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Frogpond 45.3 • 2022

Museum of Haiku
Literature Award

Haiku & Senryu

Essay 1 - Coyote

Essay 2 - Haunted Haiku



Book Reviews

Haiku Society of America


Haunted Haiku

by Bonnie Stepenoff

Haunted Haiku
(complete PDF version)

Here is a sample excerpt from the opening page of this essay:

“I rejoice that there are owls. Let them do the idiotic and maniacal hooting for men. It is a sound admirably suited to swamps and twilight woods which no day illustrates, suggesting a vast and undeveloped nature which men have not recognized.”

~ Henry D. Thoreau, Walden

“No live organism can continue for long to exist sanely under conditions of absolute reality; even larks and katydids are supposed, by some, to dream.”

~ Shirley Jackson, The Haunting of Hill House

While grounding their work in nature, the seasons, and sensory experience,1 haiku writers have occasionally ventured into areas that some readers might consider paranormal. In this essay, I will focus on a selection of haiku that stretch the limits of the senses, exploring non-material connections between the present and the past, humans and other living things, the earth and the universe. With heartfelt respect, I call them “haunted haiku.”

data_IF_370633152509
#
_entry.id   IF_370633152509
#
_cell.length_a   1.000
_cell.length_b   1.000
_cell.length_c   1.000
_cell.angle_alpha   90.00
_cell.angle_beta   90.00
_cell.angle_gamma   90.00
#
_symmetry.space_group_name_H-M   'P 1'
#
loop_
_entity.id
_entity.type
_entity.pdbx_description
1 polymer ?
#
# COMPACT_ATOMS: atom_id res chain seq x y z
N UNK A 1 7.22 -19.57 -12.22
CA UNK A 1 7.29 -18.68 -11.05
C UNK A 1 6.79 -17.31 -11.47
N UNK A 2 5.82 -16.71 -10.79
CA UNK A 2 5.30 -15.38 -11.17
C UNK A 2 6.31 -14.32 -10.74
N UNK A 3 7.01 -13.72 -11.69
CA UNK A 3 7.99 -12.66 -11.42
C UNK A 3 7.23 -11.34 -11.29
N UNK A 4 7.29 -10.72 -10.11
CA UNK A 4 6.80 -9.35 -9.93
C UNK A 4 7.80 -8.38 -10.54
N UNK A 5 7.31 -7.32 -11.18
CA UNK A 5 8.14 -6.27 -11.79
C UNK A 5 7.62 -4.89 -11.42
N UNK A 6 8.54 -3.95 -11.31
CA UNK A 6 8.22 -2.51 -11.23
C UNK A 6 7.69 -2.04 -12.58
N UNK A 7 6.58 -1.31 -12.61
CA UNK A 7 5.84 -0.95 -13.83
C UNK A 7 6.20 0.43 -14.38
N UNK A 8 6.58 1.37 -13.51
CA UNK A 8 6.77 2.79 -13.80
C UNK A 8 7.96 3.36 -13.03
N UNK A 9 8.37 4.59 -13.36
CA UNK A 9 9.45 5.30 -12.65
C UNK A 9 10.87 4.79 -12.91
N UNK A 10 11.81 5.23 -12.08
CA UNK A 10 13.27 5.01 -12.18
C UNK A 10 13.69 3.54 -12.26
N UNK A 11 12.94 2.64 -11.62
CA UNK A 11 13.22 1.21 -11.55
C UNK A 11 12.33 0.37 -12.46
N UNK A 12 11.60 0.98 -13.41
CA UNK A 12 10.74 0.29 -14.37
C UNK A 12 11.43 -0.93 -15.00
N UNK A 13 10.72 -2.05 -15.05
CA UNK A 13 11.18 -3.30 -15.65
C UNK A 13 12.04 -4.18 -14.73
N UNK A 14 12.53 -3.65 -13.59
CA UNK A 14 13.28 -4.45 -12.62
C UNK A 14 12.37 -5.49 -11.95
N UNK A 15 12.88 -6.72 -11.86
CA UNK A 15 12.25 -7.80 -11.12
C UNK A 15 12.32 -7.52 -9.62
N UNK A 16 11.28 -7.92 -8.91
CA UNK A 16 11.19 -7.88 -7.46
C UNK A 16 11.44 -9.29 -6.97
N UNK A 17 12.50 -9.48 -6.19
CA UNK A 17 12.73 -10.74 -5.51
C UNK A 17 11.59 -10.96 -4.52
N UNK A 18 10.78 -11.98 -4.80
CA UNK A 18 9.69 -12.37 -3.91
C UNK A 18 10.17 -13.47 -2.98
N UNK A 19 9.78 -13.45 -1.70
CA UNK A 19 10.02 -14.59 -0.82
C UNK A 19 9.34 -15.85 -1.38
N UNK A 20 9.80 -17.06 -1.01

In the late seventeenth century, Matsuo Basho visited many temples and historic sites, keeping journals of his travels. The following haiku has been widely quoted:

summer grasses . . .
traces of dreams
of ancient warriors

On a warm day, in an open field, the poet envisions a long-ago battle. In an invisible but somehow perceptible way, this historic event has left a mark on the landscape. The soldiers who fought there were young men, filled with dreams, and Basho expresses a sympathetic connection with these long-dead men—their youth, their struggles, and their hopes.

[feature continues for several more pages] . . .

Stepenhoff, Bonnie. "Haunted Haiku." Frogpond 45.3, Autumn 2022, 108-115.

This excerpt inclues the first page of the feature: page 108. The complete feature includes pages 108-115. To read the complete feature, click on the link to the PDF version:

Haunted Haiku
(complete PDF version)